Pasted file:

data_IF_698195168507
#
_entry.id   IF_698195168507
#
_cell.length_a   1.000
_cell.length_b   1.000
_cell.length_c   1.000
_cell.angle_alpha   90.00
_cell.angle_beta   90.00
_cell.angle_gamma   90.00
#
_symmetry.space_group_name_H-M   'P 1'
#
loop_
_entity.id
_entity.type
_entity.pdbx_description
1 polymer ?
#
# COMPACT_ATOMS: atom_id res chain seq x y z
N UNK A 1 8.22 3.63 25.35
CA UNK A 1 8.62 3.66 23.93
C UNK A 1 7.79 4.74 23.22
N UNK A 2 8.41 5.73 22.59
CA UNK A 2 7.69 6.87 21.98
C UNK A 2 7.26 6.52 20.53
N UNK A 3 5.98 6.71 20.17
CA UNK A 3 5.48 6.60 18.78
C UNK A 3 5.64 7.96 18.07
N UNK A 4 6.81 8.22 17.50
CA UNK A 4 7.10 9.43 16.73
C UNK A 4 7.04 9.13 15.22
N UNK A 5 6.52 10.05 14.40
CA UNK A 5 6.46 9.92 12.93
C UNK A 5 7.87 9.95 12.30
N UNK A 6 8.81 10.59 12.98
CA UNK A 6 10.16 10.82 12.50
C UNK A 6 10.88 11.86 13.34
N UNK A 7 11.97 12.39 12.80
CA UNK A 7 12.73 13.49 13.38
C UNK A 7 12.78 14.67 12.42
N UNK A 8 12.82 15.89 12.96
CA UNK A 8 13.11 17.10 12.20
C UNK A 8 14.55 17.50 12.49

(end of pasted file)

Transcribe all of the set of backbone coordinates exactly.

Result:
data_IF_698195168507
#
_entry.id   IF_698195168507
#
_cell.length_a   1.000
_cell.length_b   1.000
_cell.length_c   1.000
_cell.angle_alpha   90.00
_cell.angle_beta   90.00
_cell.angle_gamma   90.00
#
_symmetry.space_group_name_H-M   'P 1'
#
loop_
_entity.id
_entity.type
_entity.pdbx_description
1 polymer ?
#
# COMPACT_ATOMS: atom_id res chain seq x y z
N UNK A 1 8.22 3.63 25.35
CA UNK A 1 8.62 3.66 23.93
C UNK A 1 7.79 4.74 23.22
N UNK A 2 8.41 5.73 22.59
CA UNK A 2 7.69 6.87 21.98
C UNK A 2 7.26 6.52 20.53
N UNK A 3 5.98 6.71 20.17
CA UNK A 3 5.48 6.60 18.78
C UNK A 3 5.64 7.96 18.07
N UNK A 4 6.81 8.22 17.50
CA UNK A 4 7.10 9.43 16.73
C UNK A 4 7.04 9.13 15.22
N UNK A 5 6.52 10.05 14.40
CA UNK A 5 6.46 9.92 12.93
C UNK A 5 7.87 9.95 12.30
N UNK A 6 8.81 10.59 12.98
CA UNK A 6 10.16 10.82 12.50
C UNK A 6 10.88 11.86 13.34
N UNK A 7 11.97 12.39 12.80
CA UNK A 7 12.73 13.49 13.38
C UNK A 7 12.78 14.67 12.42
N UNK A 8 12.82 15.89 12.96
CA UNK A 8 13.11 17.10 12.20
C UNK A 8 14.55 17.50 12.49